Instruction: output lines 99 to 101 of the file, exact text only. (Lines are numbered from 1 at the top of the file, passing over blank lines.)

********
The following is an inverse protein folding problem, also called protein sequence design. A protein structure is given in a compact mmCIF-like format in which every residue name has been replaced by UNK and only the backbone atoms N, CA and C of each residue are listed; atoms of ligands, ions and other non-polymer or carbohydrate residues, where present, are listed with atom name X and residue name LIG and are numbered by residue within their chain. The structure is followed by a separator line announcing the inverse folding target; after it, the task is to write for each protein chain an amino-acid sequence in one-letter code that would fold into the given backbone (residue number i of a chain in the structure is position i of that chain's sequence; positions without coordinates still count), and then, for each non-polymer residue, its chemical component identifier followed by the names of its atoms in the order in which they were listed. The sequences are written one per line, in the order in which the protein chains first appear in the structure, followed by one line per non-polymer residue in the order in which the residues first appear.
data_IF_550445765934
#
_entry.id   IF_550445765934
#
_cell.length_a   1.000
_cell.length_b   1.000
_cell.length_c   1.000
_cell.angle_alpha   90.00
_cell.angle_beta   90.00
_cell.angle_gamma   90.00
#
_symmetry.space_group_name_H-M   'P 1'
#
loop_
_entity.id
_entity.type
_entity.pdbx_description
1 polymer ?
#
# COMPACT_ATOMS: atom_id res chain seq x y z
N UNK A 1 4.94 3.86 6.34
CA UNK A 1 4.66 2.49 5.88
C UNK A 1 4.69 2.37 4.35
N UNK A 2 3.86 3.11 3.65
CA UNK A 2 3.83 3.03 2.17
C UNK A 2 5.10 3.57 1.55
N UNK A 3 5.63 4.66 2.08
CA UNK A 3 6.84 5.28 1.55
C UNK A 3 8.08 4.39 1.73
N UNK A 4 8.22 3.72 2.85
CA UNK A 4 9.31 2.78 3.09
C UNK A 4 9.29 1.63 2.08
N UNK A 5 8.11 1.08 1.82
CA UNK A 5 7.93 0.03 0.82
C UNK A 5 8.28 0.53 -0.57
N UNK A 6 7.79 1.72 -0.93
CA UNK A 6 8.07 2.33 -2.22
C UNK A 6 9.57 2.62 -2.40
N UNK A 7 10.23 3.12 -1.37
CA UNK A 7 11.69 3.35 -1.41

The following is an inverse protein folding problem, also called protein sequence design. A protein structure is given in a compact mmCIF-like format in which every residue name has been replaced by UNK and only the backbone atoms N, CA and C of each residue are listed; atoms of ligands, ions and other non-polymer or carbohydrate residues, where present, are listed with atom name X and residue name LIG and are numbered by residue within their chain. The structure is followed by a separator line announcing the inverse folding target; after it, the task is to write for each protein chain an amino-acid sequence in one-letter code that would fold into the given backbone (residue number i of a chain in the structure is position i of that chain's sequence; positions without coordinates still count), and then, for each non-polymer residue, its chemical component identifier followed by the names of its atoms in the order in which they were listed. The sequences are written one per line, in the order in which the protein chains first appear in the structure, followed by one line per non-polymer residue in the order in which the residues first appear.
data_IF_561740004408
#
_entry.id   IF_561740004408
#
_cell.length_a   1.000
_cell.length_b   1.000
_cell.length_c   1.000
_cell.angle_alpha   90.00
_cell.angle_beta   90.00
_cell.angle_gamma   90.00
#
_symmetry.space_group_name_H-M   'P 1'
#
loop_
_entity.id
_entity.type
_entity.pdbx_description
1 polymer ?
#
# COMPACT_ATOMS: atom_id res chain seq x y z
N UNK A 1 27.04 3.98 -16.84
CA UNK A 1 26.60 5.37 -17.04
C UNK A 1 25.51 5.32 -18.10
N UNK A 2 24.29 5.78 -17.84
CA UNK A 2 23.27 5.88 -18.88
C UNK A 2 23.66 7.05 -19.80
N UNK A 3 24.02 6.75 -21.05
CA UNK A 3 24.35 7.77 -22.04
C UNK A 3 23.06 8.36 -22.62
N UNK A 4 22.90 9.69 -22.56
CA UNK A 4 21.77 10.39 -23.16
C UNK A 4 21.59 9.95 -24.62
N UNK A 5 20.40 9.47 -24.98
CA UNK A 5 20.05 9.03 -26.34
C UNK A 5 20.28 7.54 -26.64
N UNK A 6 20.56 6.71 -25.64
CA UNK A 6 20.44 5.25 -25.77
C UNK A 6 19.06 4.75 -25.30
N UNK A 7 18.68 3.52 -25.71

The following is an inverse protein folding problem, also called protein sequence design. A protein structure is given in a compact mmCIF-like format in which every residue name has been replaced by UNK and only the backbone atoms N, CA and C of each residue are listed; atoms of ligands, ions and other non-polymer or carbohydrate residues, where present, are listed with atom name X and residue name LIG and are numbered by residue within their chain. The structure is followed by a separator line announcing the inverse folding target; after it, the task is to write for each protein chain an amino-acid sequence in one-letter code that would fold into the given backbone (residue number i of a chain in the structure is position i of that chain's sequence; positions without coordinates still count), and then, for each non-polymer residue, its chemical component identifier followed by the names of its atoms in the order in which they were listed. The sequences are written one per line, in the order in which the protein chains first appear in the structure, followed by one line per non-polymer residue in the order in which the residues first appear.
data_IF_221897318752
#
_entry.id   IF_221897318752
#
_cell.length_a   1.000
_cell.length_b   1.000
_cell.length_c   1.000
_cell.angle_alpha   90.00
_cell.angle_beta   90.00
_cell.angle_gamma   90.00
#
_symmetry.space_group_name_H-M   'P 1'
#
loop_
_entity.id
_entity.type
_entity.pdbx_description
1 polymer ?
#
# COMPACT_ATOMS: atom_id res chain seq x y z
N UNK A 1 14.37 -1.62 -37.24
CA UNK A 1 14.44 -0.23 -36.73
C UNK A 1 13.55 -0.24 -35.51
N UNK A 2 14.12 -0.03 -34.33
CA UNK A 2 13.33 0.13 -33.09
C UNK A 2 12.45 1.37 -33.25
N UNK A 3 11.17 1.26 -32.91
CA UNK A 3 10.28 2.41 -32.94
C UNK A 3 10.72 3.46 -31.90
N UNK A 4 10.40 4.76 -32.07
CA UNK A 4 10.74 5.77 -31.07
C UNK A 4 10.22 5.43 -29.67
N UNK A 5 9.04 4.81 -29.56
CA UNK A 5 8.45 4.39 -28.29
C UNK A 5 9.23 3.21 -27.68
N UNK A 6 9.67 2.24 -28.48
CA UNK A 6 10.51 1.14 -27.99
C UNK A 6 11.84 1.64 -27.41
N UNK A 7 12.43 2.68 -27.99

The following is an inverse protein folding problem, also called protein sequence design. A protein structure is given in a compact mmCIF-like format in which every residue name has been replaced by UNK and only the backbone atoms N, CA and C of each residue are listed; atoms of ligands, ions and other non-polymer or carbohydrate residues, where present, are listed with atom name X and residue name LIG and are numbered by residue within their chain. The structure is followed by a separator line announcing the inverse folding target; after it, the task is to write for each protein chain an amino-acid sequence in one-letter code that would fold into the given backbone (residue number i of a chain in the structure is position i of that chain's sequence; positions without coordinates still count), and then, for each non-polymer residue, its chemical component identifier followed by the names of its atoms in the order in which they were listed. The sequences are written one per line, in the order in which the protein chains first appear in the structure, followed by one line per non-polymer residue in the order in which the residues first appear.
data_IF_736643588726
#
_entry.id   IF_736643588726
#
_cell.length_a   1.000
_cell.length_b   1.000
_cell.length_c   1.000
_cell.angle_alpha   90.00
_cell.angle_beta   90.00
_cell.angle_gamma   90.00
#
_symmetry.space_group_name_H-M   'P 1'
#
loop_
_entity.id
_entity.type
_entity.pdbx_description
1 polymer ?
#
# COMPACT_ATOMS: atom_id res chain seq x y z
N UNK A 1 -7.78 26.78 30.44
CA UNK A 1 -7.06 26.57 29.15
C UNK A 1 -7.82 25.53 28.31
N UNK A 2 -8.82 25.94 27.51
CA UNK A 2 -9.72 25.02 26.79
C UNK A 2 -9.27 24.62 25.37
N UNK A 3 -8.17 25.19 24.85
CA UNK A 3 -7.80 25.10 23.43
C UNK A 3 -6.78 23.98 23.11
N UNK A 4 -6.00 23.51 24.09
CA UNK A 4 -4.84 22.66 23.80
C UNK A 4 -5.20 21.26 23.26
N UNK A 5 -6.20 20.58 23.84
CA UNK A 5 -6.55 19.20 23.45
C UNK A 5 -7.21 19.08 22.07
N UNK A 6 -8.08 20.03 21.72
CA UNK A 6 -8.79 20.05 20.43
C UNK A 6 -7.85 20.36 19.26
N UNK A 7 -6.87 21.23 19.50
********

_entity.pdbx_description
1 polymer ?
#